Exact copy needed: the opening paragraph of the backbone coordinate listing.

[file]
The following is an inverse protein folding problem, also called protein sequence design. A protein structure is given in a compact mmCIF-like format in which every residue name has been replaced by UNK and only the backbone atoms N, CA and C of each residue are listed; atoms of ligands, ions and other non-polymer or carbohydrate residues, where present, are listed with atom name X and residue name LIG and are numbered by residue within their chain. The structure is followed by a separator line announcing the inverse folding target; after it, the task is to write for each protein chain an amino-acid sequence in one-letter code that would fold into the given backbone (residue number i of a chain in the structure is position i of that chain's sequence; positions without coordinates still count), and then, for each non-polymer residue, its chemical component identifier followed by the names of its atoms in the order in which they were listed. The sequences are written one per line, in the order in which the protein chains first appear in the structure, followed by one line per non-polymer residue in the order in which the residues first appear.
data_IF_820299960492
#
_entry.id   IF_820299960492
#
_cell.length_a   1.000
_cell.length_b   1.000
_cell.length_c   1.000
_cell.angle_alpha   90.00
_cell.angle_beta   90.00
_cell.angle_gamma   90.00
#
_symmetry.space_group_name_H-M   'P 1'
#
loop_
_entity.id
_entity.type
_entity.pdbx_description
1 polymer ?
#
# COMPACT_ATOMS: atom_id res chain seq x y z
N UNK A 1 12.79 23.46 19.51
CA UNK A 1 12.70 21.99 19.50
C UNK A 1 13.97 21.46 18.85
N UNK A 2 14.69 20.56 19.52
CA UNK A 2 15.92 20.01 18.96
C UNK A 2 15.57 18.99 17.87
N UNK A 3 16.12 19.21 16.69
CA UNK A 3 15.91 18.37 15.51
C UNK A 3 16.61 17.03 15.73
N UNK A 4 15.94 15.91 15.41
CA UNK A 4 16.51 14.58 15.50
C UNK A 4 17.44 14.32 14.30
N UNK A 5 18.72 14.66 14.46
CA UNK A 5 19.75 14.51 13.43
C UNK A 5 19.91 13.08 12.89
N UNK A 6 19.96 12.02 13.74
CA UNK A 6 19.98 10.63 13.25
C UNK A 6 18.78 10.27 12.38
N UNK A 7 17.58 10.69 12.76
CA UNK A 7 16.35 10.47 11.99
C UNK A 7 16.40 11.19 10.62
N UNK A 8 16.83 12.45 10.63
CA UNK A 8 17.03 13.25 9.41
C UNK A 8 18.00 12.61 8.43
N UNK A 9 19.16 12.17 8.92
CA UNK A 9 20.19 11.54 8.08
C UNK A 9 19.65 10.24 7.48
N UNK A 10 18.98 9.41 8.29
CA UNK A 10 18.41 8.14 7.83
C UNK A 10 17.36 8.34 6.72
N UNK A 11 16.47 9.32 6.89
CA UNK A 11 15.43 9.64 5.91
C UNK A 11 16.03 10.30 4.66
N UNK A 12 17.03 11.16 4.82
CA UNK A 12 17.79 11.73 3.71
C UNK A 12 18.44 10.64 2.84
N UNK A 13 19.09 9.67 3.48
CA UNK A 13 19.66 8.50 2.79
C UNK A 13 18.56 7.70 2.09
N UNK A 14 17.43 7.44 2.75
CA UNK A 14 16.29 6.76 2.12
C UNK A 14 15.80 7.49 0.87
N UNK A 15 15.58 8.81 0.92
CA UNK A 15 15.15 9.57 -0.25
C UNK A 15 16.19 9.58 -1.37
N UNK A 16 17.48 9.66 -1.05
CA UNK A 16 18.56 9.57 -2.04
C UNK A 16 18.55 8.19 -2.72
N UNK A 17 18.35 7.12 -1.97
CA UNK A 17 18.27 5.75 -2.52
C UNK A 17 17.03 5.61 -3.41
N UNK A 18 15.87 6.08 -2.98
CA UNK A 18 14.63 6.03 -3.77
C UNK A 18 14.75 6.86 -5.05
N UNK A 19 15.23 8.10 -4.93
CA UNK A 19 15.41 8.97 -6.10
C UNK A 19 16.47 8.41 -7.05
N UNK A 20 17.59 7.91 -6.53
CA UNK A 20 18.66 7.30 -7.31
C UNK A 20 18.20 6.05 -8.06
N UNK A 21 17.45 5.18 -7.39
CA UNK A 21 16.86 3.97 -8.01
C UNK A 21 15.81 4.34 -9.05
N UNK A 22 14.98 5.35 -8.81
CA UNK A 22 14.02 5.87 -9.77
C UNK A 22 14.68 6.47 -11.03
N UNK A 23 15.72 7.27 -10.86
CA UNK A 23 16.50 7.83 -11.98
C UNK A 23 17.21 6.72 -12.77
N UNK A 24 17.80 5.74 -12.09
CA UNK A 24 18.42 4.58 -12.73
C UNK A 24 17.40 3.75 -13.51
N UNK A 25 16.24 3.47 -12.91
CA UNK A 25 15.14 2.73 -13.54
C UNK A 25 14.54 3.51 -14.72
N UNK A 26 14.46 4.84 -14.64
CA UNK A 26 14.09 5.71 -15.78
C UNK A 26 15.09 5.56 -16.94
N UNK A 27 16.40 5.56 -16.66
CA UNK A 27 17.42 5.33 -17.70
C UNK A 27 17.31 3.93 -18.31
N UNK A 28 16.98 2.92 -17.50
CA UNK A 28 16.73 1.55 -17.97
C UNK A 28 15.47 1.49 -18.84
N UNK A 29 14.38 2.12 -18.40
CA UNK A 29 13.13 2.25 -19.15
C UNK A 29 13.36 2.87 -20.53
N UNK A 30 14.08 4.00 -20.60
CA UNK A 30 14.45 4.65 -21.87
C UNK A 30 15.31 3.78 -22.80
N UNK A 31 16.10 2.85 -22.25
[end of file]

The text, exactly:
The following is an inverse protein folding problem, also called protein sequence design. A protein structure is given in a compact mmCIF-like format in which every residue name has been replaced by UNK and only the backbone atoms N, CA and C of each residue are listed; atoms of ligands, ions and other non-polymer or carbohydrate residues, where present, are listed with atom name X and residue name LIG and are numbered by residue within their chain. The structure is followed by a separator line announcing the inverse folding target; after it, the task is to write for each protein chain an amino-acid sequence in one-letter code that would fold into the given backbone (residue number i of a chain in the structure is position i of that chain's sequence; positions without coordinates still count), and then, for each non-polymer residue, its chemical component identifier followed by the names of its atoms in the order in which they were listed. The sequences are written one per line, in the order in which the protein chains first appear in the structure, followed by one line per non-polymer residue in the order in which the residues first appear.